Without a doubt, this is an incredibly overwhelming and difficult time period, full of worry, uncertainty, unpredictability, lack of control, and scarcity. It is natural that we all experience a broad range of emotions regarding Shanghai/China. With the exception of for the few families who have arrived over the last two years, remember that life here has not always been like this; this is a major exception to the norm. As you leave, although it is vital to acknowledge how difficult this time is, the impact it has on us, and to grieve the losses we are experiencing, it is equally vital to remember the good times and the Shanghai we all know and most of us love. This Spring is just one chapter in your China experience – don’t forget the many other better ones!
Find Creative Ways to Say Farewell
As humans, we need closure. While the current conditions prevent traditional going away gatherings and closure rituals, you can still find meaningful ways to say farewell. Consider planning a virtual goodbye party or take this time of lockdown to look at photos of your favorite places, make a photo or video montage, write a letter to friends you will be leaving behind…or even to Shanghai/China itself!
Once you are resettled in your new home and things open up here, perhaps a friend can arrange a video call for you to virtually visit some of your favorite places one final time. And who knows, you just might make it back at some point for a visit. Shanghai will always be here!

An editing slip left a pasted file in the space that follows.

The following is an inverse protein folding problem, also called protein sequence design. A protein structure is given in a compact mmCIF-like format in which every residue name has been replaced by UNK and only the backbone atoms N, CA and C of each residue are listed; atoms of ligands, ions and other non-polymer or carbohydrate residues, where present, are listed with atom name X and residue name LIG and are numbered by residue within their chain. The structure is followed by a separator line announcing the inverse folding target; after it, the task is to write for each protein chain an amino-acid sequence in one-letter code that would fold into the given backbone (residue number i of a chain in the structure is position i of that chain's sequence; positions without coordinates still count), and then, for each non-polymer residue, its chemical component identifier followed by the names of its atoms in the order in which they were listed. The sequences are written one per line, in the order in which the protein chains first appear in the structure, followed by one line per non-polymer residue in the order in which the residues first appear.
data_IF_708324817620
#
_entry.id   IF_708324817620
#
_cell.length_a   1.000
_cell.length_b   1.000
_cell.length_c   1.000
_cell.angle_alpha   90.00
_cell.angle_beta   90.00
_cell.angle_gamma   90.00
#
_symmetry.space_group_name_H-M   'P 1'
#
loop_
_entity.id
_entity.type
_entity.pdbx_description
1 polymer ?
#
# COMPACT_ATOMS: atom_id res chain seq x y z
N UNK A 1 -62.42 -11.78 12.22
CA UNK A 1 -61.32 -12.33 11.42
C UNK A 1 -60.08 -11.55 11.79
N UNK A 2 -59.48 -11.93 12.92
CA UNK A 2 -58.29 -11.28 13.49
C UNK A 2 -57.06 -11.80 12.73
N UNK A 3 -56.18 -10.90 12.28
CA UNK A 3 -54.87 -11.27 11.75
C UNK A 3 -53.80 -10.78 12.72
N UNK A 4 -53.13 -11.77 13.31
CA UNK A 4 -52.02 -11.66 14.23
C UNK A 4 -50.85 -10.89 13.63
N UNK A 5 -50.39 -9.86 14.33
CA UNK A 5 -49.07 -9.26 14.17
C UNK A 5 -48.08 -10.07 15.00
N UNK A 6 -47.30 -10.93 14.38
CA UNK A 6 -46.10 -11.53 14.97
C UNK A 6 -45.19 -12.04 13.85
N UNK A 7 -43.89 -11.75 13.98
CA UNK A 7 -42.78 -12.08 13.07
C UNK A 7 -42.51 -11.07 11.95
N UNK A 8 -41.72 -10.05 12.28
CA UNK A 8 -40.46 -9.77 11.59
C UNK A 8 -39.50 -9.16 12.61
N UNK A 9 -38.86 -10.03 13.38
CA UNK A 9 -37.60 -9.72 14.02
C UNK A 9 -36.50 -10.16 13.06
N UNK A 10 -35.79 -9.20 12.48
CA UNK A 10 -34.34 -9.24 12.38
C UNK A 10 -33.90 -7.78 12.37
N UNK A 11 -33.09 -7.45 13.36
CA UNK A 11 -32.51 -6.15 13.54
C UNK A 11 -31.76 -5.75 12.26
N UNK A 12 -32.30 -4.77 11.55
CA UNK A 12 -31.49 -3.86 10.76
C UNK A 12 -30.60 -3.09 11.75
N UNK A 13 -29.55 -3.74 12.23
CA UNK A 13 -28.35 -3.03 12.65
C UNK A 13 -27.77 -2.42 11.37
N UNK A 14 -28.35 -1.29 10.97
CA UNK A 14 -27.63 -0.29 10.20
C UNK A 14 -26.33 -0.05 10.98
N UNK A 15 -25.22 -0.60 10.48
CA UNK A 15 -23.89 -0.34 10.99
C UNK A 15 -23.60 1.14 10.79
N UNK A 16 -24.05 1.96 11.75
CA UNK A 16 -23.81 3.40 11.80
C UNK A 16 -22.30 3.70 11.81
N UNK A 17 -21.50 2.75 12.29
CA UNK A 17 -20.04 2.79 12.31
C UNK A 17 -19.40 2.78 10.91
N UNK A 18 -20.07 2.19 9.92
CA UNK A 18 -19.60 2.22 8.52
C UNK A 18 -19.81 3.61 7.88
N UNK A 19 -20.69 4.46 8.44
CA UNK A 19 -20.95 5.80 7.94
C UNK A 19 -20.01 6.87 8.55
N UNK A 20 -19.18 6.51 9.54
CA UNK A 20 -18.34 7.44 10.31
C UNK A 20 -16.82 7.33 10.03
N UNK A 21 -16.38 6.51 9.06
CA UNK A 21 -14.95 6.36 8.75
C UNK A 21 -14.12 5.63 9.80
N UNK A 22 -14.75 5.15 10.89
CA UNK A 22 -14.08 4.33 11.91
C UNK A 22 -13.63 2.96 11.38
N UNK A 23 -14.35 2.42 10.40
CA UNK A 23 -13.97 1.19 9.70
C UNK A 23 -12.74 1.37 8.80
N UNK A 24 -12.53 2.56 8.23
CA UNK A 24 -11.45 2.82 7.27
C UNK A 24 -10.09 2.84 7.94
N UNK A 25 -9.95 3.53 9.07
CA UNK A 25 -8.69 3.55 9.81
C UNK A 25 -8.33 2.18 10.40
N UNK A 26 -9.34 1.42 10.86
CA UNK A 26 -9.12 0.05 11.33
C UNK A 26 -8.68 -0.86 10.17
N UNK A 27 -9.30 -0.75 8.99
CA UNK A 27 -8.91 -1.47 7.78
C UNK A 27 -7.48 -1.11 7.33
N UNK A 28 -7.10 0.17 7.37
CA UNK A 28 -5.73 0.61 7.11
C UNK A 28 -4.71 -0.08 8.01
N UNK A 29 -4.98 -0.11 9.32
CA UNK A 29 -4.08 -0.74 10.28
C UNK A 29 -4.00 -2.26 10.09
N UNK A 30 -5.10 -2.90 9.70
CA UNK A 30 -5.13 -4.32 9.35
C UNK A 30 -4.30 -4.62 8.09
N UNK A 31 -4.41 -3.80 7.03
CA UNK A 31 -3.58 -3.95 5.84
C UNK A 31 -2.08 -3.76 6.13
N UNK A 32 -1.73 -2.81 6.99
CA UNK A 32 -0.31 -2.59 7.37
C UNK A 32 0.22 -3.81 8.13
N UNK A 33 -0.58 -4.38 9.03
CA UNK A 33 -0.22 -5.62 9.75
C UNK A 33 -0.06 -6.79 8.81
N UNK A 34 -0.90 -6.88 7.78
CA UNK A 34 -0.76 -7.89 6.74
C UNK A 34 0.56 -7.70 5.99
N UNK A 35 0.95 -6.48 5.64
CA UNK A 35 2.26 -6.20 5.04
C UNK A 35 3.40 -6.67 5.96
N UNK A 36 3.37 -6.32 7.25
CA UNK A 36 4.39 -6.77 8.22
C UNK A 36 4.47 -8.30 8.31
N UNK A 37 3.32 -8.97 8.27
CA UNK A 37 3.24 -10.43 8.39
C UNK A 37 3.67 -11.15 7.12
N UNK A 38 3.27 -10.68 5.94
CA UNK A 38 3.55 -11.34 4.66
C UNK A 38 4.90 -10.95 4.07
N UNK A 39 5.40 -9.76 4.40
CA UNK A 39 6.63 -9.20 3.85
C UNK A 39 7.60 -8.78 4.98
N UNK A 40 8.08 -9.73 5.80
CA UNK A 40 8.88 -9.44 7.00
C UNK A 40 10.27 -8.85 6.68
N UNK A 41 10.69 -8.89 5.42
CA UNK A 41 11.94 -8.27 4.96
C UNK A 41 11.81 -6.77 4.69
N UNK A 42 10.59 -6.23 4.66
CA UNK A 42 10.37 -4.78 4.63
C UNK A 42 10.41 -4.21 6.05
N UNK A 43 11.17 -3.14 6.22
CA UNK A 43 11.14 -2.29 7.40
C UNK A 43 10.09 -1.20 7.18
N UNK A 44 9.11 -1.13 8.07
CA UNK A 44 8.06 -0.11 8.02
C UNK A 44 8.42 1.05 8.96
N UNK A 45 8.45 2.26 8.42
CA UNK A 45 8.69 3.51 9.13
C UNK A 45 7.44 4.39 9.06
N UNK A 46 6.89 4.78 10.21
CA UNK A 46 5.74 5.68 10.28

Kids and Teens
Just as adults do, children and teens also need to connect with their friends and say their goodbyes. The nature of the expat population is that individuals from our international community here will spread all over the world. Still though, with special close friends, families might organize a summer get-together or plan for a visit – don’t promise this to kids though unless you are serious about making it happen. We know many success stories where friends of all ages remain close and find ways to meet up again even years after their expatriation.
Tips for Managing Logistically
Prioritize and Manage Expectations
In normal circumstances, people typically spend anywhere between 3 months to a year to anticipating and preparing for an international move. If you decide to leave quickly and only have a matter of days or weeks to prepare, it is likely that you will have to rush some things, leave some things behind that you might otherwise have taken with you, spend a great deal more money on the move than you normally would, or just generally feel less organized and prepared. Try to be gentle and realistic with yourself about what is possible to manage on such a short time frame. Know that some sacrifices may be necessary, but hopefully the peace of mind leaving now brings will be well worth it.
Let Go Of Control Issues – Ask for Help!